|Awarded On||August 16, 2017|
|Title||Taking Texas Tobacco Free: Increasing Tobacco Cessation In Substance Use Treatment Centers via an Evidence-based, Comprehensive Tobacco-free Workplace Program|
|Award Mechanism||Tobacco Control and Lung Cancer Screening|
|Institution/Organization||University of Houston|
|Principal Investigator/Program Director||Lorraine Reitzel|
|Cancer Sites||Bladder, Cervix Uteri, Colorectal, Esophagus, Gallbladder, Head and Neck, Kidney and Renal Pelvis, Leukemia, Liver and Intrahepatic Bile Duct, Lung and Bronchus, Pancreas, Stomach|
Smoking, the most common form of tobacco use, is the leading preventable cause of death and disability in the US. Smoking causes 17 different types of cancers and is responsible for 30% of cancer deaths.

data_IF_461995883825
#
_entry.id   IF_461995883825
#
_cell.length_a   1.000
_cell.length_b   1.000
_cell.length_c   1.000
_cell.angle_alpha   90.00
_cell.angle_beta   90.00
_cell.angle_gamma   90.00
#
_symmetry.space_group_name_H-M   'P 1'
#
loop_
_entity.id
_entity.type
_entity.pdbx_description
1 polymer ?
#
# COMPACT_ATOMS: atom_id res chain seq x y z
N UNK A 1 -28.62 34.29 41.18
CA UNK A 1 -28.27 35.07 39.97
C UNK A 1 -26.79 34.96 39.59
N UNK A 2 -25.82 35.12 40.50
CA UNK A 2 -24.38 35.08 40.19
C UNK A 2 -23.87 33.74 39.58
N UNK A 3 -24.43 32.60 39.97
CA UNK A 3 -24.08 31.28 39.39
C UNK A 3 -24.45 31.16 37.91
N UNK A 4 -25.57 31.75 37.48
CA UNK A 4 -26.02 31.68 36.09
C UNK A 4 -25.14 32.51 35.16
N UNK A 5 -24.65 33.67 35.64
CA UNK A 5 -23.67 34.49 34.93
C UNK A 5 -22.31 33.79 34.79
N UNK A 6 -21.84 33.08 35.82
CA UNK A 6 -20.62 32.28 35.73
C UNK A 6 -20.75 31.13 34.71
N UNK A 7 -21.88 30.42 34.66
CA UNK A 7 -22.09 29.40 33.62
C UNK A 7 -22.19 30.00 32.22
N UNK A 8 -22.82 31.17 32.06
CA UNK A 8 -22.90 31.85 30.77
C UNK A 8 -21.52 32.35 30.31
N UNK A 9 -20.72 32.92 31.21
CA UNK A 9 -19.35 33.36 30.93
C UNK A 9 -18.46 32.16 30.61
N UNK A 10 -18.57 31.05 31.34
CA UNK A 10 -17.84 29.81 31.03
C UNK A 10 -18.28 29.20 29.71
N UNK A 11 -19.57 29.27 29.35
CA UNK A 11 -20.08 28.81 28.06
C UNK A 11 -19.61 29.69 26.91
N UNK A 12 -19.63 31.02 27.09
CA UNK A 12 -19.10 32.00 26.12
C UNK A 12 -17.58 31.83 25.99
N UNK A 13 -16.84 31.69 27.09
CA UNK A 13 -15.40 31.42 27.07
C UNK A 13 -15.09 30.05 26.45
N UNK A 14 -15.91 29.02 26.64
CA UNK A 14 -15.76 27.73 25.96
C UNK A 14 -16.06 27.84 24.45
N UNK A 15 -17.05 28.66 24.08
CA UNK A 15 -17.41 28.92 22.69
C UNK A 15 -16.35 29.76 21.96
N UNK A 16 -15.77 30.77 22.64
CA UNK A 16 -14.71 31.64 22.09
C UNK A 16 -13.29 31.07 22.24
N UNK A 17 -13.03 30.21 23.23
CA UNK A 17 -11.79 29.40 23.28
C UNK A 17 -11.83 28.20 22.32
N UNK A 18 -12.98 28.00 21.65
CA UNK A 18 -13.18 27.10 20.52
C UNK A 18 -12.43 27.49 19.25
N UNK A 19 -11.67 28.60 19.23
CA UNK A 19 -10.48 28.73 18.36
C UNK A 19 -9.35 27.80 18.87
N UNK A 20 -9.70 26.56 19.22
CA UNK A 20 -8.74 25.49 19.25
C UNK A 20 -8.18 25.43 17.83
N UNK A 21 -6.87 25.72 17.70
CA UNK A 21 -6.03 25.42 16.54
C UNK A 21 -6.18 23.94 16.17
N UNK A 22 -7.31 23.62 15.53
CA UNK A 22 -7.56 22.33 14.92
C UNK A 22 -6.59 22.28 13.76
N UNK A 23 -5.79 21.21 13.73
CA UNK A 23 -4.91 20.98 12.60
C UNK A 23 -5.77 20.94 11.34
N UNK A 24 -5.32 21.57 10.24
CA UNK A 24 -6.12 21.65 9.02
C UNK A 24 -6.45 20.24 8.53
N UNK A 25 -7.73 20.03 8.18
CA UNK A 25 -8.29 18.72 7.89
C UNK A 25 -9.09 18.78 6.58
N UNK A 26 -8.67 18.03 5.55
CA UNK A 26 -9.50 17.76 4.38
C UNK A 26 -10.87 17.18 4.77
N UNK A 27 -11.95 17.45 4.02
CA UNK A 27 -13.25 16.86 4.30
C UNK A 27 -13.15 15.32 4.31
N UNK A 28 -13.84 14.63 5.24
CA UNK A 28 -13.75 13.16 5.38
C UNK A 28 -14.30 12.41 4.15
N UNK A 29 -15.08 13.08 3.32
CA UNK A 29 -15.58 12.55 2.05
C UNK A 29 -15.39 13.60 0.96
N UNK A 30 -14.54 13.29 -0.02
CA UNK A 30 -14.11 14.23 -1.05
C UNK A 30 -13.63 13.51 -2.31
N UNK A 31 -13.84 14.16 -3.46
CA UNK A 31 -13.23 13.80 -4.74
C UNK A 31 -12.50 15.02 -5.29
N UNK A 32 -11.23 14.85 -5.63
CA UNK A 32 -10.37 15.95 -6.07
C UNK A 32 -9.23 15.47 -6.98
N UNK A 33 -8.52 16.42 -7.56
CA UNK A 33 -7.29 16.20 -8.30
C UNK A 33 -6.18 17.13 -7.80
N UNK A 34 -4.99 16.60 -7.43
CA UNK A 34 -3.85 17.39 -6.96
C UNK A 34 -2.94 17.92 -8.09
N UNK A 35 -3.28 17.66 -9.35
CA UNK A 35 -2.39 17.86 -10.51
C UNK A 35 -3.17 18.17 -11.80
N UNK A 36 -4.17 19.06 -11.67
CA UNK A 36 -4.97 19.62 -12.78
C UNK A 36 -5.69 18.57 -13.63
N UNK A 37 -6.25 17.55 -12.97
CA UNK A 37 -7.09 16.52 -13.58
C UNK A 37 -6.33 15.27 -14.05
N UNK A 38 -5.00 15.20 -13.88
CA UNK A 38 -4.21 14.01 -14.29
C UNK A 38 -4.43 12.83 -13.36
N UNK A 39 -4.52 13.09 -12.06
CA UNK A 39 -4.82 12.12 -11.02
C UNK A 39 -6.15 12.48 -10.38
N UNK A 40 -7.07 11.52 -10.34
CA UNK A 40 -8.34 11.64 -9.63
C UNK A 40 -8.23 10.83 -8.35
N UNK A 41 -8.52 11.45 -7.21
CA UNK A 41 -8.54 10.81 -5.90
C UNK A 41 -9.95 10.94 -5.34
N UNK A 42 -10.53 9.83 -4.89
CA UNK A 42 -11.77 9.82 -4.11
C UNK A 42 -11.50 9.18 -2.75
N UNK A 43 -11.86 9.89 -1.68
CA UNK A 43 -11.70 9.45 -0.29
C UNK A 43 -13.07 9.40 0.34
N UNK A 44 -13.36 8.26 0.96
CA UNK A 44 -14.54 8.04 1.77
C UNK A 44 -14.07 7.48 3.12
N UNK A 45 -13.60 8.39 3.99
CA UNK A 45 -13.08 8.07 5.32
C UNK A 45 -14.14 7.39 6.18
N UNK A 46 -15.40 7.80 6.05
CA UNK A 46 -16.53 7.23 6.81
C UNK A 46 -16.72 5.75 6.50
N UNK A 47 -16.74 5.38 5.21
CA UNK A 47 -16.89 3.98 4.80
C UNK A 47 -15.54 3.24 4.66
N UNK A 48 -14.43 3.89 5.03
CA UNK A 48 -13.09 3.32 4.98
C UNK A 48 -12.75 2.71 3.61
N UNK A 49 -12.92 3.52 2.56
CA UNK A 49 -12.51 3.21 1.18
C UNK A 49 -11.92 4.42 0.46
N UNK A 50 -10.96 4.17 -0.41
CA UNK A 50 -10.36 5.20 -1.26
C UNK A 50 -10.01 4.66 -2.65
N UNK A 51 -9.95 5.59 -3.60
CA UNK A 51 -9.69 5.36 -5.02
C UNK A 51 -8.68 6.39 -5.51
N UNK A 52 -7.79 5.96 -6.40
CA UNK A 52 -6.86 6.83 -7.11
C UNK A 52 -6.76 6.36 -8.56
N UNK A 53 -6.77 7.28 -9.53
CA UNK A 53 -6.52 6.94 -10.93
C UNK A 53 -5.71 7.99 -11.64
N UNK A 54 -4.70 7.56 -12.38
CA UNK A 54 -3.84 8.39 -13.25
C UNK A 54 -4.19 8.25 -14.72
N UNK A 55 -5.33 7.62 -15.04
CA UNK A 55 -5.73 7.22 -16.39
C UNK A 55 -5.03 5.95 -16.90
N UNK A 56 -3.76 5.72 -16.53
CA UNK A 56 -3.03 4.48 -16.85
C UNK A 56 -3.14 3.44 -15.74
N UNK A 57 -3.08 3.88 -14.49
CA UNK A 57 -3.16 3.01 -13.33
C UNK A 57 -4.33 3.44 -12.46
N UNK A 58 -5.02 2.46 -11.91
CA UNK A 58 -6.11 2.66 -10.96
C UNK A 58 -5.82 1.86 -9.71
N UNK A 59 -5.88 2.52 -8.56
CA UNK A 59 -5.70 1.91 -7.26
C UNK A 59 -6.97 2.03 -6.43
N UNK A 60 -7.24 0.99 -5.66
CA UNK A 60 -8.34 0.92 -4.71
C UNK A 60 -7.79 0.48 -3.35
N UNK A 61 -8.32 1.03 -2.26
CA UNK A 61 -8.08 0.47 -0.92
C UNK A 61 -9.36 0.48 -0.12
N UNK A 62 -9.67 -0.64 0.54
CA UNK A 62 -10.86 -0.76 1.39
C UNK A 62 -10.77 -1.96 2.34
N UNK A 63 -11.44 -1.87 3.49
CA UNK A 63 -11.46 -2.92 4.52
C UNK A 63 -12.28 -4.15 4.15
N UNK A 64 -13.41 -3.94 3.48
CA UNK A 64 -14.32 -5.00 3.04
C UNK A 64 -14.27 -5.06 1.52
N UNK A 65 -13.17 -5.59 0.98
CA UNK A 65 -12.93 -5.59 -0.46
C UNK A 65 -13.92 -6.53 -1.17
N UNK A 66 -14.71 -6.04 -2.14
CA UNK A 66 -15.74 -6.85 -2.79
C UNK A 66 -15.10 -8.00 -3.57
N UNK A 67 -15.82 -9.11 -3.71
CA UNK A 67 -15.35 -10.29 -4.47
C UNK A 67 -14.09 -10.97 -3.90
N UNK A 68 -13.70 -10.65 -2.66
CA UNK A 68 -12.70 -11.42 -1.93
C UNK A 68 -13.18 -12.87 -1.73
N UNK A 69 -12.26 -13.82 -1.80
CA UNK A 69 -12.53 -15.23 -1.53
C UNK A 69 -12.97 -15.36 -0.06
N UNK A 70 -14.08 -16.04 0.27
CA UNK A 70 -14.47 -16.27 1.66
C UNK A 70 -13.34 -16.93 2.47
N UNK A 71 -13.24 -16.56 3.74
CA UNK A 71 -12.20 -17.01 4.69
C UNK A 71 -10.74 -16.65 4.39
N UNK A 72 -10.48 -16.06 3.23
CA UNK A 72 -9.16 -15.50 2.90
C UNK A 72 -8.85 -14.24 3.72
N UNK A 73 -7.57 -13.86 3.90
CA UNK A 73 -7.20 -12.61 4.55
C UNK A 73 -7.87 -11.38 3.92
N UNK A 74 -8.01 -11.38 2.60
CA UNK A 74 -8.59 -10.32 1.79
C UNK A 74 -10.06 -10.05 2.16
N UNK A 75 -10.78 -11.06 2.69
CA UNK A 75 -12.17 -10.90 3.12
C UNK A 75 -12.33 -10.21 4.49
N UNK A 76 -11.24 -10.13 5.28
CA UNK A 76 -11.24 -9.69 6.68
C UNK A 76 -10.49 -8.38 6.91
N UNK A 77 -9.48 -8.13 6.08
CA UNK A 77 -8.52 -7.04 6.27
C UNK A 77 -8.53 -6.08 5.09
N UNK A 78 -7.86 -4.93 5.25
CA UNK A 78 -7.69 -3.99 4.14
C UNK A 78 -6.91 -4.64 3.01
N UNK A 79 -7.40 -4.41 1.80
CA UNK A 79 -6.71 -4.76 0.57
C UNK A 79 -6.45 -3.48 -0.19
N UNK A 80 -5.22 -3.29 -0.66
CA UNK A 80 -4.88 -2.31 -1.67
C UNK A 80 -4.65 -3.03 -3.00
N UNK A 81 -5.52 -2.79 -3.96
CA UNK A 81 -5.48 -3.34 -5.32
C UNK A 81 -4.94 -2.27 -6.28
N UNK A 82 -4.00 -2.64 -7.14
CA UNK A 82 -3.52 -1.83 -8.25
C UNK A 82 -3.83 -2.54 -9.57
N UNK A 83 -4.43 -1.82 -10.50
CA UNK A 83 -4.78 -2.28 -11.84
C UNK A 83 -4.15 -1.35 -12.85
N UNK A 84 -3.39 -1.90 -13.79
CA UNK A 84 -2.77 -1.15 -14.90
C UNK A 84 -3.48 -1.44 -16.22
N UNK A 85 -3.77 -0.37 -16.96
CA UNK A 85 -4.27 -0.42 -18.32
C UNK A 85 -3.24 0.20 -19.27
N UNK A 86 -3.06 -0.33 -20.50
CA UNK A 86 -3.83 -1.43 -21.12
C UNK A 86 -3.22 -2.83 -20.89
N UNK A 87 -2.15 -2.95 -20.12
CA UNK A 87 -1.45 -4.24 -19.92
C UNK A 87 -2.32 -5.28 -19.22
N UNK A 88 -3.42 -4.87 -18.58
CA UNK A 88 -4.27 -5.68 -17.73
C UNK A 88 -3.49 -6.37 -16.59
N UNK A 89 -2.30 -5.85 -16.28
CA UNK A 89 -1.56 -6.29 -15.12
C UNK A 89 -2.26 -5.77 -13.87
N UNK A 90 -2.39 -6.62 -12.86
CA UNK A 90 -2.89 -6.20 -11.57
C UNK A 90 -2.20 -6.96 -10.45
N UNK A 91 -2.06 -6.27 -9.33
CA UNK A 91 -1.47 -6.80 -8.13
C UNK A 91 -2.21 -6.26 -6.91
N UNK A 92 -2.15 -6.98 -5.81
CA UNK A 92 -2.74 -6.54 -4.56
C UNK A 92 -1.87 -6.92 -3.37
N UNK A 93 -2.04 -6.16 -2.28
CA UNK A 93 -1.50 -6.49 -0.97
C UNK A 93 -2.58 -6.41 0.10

In recent decades, population-level tobacco control (TC) initiatives have been successful at reducing smoking rates overall; however, equivalent reductions are not being experienced among all population subgroups. One priority group in this regard is those with (non-nicotine) substance use disorders (SUDs), who are estimated to smoke at rates as high as 87%. Consequently, cancer incidence is also elevated in this group. Evidence-based practices (EBPs) known to be efficacious in reducin...